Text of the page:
Martin Luther King Jr. Day is, too often, a holiday where we as a country collectively pat ourselves on the back for celebrating a civil rights icon. It’s very convenient, especially for those of us who are not people of color, to use this day to say, “We recognize this great man — a black man, no less — who had a dream and helped forward civil rights and was a martyr.” And the next day we go back to our regularly scheduled chaos.
King dreamt of a world where we were more tolerant of each other, no matter our backgrounds, skin color or religion. Where poverty and income inequality were erased. A world where there was no war. But he didn’t just speak of these dreams. He worked until his death to make this world a reality.
Shortly before his death, King preached a sermon titled “Unfulfilled Dreams.” Through the sermon, he stated that he might never live to see his dreams of a better world become reality, and called on others to walk and work with him.
His dreams, to this day, nearly 51 years after his death, remain unfulfilled.
We live in such a divided, polarized time. Our tribalism has become so embedded in our collective psyches that all we have trouble seeing those who are different from ourselves as real human beings. Our leaders condemn their fellow citizens as “enemies,” and encourage their followers to do the same, to the point where all sides see each other as adversaries. We shout, we fight, we point fingers and mock on social media. And all the while, there is still brutality, there is still poverty and income inequality. There is still war and the threat for more war.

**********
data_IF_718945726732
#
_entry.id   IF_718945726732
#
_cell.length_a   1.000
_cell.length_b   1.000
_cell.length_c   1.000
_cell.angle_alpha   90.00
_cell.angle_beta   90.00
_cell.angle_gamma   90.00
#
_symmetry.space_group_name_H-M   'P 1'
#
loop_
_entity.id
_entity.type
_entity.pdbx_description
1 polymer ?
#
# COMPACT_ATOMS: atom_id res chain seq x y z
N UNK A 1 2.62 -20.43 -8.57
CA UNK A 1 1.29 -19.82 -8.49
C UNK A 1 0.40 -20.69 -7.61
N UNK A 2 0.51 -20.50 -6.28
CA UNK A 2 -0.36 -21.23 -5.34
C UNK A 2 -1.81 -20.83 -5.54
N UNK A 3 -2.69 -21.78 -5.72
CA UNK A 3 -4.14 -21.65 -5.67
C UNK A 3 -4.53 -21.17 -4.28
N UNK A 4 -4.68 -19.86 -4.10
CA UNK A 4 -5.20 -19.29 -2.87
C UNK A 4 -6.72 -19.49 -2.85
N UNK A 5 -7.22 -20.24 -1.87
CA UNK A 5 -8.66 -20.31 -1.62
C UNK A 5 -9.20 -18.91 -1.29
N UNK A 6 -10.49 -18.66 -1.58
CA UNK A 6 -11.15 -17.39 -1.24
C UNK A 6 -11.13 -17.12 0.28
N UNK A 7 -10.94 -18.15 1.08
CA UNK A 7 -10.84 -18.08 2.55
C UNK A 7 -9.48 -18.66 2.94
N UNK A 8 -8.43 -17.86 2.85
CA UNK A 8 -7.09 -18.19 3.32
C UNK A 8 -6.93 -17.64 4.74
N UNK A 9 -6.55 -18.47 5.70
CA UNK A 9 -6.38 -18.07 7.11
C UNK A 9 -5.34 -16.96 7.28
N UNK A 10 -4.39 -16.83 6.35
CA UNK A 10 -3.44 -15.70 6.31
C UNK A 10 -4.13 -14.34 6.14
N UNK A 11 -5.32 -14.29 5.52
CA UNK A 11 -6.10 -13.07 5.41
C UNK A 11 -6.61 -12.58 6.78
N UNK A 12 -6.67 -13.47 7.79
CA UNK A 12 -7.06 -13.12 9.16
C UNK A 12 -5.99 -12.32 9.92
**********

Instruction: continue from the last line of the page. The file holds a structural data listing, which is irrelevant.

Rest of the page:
We have taken small steps, but we are leagues away from even coming close to making King’s dreams reality. And, now, it seems like we’re taking giant strides backwards on almost a minute-by-minute basis.
I don’t know what the solution is. But it’s not seeing others as enemies. It’s not building up walls around ourselves and keeping everyone else out. It’s not social media retaliations and snap judgments.
King saw the promise of America and knew that it could one day be great. He shared his dream with us and challenged us to wake up and make that dream real. Unfortunately, it seems we’re still very much asleep.
Kevin Necessary is the editorial cartoonist for WCPO. His cartoons do not represent those of WCPO.